Finding that perfect home can sometimes seem like a daunting task. We pride ourselves in listening intently to your needs, desires, and concerns. Then we use our deep knowledge of the Upstate market to help you find your dream home. Matching the client with his or her perfect new home is our goal, our joy, and our job.

To get started, please talk to us! We’re happy to answer any questions, even if you’re not ready to start buying yet.

Here are some common buyer’s questions to get you started.

COMMON BUYER’S QUESTIONS

What are the types of real estate relationships?

Agents working for buyers generally come in three types of relationships: buyer-exclusive (or single agency), seller-exclusive (sub-agency), or both buyer and seller (dual-agency). Different relationships work for different transactions.

Do I need an attorney when I buy a house?

Depends on the state. In South Carolina, you do need an attorney to complete a real estate transaction. We can recommend several attorneys in the area.

What is the standard debt-to-income ratio?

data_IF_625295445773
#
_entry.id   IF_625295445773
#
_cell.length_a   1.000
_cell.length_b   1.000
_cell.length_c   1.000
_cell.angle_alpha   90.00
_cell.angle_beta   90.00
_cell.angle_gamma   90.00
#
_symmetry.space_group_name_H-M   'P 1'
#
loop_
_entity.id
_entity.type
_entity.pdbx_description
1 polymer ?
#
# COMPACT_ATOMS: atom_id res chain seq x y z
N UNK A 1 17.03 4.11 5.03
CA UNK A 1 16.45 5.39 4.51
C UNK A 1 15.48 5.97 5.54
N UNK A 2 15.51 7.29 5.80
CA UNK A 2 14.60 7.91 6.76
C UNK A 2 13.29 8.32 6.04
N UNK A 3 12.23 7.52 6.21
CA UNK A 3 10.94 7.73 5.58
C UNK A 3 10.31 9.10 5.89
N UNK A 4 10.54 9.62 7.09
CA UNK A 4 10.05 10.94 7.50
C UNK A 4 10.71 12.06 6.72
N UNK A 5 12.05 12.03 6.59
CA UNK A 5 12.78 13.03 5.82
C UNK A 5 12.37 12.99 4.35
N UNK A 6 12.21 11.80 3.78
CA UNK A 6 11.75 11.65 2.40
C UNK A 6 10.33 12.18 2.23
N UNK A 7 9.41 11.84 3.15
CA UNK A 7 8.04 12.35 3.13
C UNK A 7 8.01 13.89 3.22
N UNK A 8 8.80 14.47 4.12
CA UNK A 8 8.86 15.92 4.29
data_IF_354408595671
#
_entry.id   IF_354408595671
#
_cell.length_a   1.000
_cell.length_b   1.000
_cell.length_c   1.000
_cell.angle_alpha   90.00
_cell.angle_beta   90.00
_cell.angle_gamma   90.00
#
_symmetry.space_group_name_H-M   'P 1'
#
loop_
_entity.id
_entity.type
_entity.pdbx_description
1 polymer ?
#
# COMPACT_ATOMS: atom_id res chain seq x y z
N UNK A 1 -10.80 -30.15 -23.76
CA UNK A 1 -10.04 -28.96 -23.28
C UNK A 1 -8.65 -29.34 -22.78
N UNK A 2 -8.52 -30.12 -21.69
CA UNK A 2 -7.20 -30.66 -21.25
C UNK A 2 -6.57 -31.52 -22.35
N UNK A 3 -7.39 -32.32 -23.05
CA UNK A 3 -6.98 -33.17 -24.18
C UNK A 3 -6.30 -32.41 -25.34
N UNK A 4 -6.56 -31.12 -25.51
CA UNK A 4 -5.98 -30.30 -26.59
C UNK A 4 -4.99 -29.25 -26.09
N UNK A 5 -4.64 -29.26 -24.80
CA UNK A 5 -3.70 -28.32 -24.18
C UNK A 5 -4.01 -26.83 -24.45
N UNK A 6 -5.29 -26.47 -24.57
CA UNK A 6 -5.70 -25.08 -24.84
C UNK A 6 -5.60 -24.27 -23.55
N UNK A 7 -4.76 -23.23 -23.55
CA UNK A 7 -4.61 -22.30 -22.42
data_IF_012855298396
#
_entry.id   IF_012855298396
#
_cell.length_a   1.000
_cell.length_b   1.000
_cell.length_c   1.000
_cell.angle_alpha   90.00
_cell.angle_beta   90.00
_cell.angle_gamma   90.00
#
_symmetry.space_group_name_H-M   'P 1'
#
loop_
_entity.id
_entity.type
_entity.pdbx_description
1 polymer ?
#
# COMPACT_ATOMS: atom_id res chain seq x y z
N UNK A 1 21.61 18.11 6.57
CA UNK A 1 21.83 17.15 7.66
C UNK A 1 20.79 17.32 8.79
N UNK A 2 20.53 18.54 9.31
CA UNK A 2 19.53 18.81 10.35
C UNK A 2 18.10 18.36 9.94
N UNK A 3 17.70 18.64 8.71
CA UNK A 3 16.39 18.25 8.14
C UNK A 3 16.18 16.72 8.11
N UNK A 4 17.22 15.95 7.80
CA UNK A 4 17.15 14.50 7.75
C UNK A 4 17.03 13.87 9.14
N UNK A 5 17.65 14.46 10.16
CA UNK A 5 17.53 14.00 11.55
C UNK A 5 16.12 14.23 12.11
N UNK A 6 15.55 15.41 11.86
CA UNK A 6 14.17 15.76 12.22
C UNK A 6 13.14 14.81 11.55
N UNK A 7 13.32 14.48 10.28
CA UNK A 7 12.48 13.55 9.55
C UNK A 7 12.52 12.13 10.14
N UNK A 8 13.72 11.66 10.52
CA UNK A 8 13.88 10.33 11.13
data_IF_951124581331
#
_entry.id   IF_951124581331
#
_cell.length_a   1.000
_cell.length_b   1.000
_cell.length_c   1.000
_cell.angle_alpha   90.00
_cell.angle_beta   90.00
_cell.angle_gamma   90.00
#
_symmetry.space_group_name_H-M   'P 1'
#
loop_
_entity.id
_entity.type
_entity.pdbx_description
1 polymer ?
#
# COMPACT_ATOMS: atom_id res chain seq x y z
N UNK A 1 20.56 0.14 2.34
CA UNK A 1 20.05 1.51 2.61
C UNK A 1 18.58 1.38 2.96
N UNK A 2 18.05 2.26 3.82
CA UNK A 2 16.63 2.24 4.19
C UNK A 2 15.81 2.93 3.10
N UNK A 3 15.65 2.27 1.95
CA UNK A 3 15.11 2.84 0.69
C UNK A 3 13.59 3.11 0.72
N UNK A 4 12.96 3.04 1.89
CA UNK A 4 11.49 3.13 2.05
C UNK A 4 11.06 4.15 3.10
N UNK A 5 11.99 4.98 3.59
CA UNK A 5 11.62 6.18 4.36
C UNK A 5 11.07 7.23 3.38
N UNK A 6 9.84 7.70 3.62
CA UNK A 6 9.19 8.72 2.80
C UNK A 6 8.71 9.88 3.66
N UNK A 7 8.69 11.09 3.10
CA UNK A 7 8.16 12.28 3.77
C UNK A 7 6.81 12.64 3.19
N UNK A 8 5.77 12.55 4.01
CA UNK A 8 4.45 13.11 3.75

Lenders often confine mortgage payments to 28 percent of the borrower’s gross income. Some lenders may allow up to 40 percent if the borrower has a strong record of paying a similar percentage rent payment consistently on time. Saving up for a larger down payment is one way to increase your chances of loan acceptance.

What can I afford?

This is a vital part of home buying! Unfortunately, it’s not one we can conclusively answer for you. As mentioned above, most lenders won’t allow borrowers to spend more than 28 percent of gross income per month, and require a debt-to-income ratio of 34 to 38 percent. Check with several lenders before you start shopping for a home; many will be happy to calculate what you can afford.

When is the best time to buy?

This depends on the market and your situation. Obviously it’s nice to buy when housing prices or lending rates are low, but that’s not always feasible. Financially, the best time to buy is when you can afford to—if you have a good down payment, know you can consistently make mortgage payments, and have the funds for maintenance expenses.

How long do bankruptcies and foreclosures stay on a credit report?

Up to 10 years. Some lenders will be more flexible depending on the circumstances of the event, and how quickly you re-establish good credit. For example, a lender may be more sympathetic if your bankruptcy was related to business decisions, not personal credit.

How do you determine the value of a troubled property?

You should gather as much information as possible from the lender, and conduct a thorough property examination, if possible. You may be able to obtain additional information about the property from local records.